The salt houses were last used in 1865
"Salt was often said to be worth its weight in gold," says archaeologist Frank Green.
Salt was a booming trade along the Solent coast up to the middle of the 19th century.
Now the secrets of Lymington's salt industry are set to be revealed by Mr Green and a team of archaeologists and volunteers.
The area around the country's last two remaining sea salt boiling houses in the town is being excavated.
The New Forest National Park Authority and Wessex Archaeology is organising the archaeological excavation beside the Lymington-Pennington marshes to establish the size and scale of a typical salt working site.
The salt boiling houses are Grade II listed buildings which will be converted into an office and storage space, once the excavation is finished.
Over 100 volunteers are helping with fieldwork and dives to discover the underwater archaeology of the Solent.
Salt and civilisation
The salt houses are beside the Lymington-Pennington marshes
Salt was a vital commodity - as well as preserving and improving the taste of food, it was used for tanning hides to make leather and for treating wounds.
The New Forest National Park Authority's archaeologist Frank Green said: 'Salt was often said to be worth its weight in gold and has played a vital role in nearly every civilisation since the beginning of time.
"It wouldn't be over-emphasising it to say that you could judge how sophisticated a society was by the availability of salt," he continued.
Salt was made through a process of first drawing sea water into clay-lined trenches where some of the water evaporated.
The brine, which was now concentrated, containing more salt, was then pumped by windmills to tanks outside the boiling houses.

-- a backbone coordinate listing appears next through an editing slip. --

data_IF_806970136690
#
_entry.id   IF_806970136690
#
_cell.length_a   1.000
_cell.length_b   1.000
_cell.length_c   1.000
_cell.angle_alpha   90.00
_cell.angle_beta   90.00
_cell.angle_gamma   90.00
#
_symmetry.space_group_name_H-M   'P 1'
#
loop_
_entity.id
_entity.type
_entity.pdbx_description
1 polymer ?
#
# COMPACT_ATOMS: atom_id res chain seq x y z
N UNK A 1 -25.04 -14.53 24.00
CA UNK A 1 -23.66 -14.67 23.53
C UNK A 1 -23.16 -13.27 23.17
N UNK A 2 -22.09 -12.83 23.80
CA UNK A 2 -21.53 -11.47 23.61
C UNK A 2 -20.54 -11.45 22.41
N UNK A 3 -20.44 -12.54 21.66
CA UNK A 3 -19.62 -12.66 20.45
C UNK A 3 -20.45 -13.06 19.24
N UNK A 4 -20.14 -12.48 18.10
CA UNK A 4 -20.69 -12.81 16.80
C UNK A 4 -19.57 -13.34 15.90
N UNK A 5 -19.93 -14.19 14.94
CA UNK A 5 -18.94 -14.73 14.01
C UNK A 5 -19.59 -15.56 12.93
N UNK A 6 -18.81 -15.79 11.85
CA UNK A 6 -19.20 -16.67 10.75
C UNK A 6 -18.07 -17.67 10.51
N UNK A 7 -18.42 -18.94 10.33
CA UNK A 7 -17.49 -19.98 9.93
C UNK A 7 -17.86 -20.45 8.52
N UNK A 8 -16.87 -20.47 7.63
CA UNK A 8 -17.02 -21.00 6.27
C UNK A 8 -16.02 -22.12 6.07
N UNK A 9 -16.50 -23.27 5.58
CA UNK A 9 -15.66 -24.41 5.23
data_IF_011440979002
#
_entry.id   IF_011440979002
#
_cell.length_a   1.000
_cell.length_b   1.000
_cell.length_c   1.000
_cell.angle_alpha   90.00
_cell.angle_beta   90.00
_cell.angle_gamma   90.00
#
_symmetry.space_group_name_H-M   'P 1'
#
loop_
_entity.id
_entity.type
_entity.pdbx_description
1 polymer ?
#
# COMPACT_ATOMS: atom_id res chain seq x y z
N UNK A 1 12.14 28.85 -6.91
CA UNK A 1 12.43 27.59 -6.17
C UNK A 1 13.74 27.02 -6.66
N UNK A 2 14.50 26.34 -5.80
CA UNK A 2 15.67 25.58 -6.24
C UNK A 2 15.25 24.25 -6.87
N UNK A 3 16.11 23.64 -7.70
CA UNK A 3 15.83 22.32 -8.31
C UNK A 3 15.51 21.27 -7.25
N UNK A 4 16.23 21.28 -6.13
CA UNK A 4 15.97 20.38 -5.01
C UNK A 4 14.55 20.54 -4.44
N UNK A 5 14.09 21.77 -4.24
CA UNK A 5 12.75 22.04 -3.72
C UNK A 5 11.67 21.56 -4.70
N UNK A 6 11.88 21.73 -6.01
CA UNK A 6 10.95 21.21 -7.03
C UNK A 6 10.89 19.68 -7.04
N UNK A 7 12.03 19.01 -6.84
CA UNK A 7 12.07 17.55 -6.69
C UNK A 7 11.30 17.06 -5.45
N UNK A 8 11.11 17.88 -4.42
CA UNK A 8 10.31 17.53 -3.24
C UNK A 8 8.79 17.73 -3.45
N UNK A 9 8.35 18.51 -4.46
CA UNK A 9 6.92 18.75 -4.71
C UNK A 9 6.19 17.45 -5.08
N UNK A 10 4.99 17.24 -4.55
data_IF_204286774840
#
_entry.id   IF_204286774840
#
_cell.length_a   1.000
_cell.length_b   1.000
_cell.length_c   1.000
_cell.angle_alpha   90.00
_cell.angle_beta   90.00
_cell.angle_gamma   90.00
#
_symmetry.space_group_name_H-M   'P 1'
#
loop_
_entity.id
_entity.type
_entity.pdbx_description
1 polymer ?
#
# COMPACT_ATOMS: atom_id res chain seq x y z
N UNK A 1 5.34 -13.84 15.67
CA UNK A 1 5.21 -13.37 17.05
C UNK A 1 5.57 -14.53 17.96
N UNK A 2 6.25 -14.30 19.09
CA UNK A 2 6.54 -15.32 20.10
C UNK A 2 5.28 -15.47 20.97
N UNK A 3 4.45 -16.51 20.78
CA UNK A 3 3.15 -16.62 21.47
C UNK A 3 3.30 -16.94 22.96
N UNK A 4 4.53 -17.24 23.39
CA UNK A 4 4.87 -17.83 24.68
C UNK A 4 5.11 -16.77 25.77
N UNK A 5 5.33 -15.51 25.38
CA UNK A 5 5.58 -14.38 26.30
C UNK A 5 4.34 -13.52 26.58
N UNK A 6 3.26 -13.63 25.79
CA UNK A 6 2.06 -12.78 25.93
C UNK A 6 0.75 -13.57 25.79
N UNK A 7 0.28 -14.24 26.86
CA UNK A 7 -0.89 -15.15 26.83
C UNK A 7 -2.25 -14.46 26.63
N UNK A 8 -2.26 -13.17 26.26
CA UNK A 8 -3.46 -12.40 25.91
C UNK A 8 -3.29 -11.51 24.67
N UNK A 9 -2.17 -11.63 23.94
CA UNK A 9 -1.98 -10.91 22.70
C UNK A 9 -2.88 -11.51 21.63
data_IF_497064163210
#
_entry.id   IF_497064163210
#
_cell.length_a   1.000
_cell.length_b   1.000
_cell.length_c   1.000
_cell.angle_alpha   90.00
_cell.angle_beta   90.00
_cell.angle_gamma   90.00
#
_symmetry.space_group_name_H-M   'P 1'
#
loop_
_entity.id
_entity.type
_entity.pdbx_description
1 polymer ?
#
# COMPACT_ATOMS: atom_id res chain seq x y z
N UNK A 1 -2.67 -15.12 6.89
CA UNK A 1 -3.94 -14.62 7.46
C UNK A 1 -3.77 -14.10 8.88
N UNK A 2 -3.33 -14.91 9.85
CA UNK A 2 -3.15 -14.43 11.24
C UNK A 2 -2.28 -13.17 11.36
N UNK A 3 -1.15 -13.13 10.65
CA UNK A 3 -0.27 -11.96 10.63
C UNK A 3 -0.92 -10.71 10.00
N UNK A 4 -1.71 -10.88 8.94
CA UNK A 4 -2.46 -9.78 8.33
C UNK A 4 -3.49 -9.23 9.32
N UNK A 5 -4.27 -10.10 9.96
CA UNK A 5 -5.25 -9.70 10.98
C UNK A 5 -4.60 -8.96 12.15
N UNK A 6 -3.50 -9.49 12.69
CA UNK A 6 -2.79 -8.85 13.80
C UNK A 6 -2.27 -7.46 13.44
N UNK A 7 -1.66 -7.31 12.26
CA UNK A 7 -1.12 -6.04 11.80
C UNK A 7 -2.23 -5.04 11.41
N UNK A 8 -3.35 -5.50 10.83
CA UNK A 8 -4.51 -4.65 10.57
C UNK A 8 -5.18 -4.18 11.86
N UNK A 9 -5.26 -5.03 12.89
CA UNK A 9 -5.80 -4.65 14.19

It then entered into large copper or iron boiling pans which were fired by coal brought by barge from the Newcastle area.
As the water was evaporated, the salt crystals could be skimmed off to be dried and stored before being taken out again by barge to ships for transportation.
Evidence shows that at the peak in around 1730 there were 163 pans in the Lymington area.
Between 1724 and 1766 Lymington exported 4,612 tons of salt in 64 ships - 12 cargoes were destined for Newfoundland, 33 to America and others to Norway, Ireland and the Channel Islands.
Although seasonal, it could be a hugely lucrative business when the weather was dry and warm.
Records show that the owner of some of the Lymington salt houses, Mr Charles St Barbe, made a profit of £25,000 - equivalent to £2.2m today - and that was after paying heavy salt taxes.
By the middle of the 19th century the coastal salt production industry died out because of the cost of fuel and because cheaper rock salt became available from Cheshire.
The team are also searching for evidence of salt working on the site from the Iron Age and the Bronze Age as well as investigating the coastal processes of the area and how the Solent was formed.
Frank Green said: "The salt industry once dominated the New Forest coast and has shaped the natural and economic landscape which residents, visitors and nature lovers know today.
"Salt production is one of the oldest industries and has played an important role in human development.
"It's important we find out as much as we can about these before they are lost to climate change."
Tours of the excavations are available as part of the Festival of British Archaeology:
Monday 19 July - Wednesday 21 July: meeting at 1100
Friday 23 July - Saturday 24 July: meeting at 1100
Sunday 25 July: meeting at 1400
Tuesday 27 July - Thursday 29 July: meeting at 1100 and 1730.
Booking essential - contact James Brown on 01590 646695.